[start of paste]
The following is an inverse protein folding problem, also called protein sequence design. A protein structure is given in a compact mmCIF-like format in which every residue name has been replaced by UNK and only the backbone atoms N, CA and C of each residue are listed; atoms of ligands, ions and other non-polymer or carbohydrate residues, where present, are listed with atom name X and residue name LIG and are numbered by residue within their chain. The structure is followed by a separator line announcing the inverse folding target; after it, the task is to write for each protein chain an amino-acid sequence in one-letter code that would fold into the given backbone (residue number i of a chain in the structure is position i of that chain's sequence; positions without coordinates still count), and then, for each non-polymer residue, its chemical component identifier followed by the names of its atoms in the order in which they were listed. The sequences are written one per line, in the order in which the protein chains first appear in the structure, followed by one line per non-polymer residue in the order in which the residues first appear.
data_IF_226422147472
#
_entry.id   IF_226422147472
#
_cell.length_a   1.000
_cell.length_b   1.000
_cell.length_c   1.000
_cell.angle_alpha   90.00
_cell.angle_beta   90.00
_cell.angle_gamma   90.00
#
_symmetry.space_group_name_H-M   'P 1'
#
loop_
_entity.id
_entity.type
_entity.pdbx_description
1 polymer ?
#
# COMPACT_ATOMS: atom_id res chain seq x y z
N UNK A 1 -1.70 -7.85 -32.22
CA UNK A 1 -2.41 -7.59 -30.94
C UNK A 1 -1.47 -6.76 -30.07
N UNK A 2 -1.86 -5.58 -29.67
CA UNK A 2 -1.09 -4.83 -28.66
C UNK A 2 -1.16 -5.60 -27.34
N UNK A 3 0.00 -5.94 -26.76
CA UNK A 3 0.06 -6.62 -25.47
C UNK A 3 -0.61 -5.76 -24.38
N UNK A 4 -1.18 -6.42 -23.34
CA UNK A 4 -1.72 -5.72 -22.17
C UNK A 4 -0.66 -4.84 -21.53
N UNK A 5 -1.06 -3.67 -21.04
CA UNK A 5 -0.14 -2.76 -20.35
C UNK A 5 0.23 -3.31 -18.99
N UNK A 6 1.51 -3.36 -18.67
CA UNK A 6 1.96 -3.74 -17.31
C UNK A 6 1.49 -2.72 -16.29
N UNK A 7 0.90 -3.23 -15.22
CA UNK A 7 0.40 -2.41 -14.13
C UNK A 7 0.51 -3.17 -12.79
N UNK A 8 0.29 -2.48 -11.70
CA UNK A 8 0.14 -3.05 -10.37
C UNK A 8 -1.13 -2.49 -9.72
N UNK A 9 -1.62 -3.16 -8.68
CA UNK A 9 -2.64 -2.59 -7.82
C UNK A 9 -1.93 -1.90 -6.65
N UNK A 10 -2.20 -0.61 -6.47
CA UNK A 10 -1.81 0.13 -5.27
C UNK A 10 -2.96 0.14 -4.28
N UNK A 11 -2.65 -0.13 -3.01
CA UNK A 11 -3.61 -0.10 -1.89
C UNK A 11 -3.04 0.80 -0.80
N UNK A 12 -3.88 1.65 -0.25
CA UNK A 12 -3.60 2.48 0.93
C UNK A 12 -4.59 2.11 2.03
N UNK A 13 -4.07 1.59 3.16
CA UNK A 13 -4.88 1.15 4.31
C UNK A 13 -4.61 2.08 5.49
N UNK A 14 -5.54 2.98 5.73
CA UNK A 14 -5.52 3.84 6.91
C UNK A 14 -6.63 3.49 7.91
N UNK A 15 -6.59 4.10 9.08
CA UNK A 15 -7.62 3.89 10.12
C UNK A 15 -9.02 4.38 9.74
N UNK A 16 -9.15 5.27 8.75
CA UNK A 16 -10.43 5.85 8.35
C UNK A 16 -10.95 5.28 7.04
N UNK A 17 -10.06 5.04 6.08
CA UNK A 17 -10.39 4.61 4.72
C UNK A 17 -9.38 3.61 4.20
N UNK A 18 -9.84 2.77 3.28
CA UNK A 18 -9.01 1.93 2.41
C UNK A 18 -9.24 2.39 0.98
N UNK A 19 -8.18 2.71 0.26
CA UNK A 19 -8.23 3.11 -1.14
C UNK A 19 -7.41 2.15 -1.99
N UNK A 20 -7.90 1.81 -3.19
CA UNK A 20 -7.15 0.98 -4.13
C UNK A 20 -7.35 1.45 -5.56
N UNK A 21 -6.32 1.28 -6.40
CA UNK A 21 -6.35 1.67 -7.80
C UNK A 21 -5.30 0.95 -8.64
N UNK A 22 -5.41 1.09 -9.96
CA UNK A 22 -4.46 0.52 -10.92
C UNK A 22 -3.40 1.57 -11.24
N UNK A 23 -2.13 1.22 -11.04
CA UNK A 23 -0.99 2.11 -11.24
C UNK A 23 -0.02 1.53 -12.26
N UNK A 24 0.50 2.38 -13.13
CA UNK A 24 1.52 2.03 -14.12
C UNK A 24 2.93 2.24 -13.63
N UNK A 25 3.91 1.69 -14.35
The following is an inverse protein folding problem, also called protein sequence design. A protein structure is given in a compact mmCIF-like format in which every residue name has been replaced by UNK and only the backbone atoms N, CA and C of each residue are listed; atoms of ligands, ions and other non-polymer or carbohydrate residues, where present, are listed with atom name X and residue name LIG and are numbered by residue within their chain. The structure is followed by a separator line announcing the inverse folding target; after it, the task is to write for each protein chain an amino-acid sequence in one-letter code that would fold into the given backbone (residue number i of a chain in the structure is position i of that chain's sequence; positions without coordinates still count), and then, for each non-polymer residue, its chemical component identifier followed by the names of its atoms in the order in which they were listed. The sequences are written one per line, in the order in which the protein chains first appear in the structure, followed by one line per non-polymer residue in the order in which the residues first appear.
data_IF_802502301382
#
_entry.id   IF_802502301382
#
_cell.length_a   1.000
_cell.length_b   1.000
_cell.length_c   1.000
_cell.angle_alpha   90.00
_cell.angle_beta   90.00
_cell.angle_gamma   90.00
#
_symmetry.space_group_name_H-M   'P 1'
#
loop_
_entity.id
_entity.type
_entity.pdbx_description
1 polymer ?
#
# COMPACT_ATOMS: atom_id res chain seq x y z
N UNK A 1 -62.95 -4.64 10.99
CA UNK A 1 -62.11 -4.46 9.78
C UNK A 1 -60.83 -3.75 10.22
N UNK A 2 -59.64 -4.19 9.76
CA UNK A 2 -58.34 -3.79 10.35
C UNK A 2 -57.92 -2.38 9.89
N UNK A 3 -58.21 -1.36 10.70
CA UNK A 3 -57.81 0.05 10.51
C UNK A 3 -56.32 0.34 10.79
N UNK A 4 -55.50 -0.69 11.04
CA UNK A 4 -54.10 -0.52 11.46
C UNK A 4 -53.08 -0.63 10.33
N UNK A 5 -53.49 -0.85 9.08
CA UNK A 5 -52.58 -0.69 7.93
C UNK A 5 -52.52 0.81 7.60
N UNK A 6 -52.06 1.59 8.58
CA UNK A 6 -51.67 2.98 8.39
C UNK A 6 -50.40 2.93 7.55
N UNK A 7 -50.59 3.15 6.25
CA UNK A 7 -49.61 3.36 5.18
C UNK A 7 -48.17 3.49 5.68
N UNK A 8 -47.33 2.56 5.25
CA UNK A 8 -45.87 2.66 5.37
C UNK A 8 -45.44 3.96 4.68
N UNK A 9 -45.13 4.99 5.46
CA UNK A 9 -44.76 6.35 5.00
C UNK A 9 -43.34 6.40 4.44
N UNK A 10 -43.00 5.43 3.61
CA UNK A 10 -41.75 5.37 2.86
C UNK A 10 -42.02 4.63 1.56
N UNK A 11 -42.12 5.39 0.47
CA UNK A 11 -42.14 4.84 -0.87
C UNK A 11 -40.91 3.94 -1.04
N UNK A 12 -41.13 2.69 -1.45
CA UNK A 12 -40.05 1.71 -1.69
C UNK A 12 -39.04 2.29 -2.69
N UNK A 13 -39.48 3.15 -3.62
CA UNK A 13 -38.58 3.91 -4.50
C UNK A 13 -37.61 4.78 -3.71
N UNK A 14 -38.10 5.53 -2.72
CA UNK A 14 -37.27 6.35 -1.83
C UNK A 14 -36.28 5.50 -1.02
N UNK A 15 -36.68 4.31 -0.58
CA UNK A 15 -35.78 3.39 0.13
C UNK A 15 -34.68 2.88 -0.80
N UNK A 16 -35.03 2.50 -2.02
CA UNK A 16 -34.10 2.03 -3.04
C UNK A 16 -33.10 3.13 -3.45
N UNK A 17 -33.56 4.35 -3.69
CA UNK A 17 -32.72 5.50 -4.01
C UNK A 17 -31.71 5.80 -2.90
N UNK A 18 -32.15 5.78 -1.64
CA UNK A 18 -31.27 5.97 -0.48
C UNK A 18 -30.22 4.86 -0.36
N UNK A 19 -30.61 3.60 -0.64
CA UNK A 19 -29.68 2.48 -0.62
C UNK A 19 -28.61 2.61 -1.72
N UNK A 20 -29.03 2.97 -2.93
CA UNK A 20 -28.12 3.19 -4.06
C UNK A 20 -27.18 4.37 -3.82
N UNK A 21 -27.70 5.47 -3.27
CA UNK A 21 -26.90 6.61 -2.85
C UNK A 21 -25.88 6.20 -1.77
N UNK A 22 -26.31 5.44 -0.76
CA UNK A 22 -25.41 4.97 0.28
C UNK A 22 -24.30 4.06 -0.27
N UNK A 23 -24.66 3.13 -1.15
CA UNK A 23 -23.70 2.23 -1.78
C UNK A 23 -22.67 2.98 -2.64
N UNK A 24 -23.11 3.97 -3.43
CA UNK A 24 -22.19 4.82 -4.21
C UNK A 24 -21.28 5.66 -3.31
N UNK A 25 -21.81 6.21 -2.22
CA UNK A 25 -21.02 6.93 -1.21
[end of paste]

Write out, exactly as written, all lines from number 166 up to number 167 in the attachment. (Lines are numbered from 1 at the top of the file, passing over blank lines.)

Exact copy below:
C UNK A 17 -31.71 5.80 -2.90
N UNK A 18 -32.15 5.78 -1.64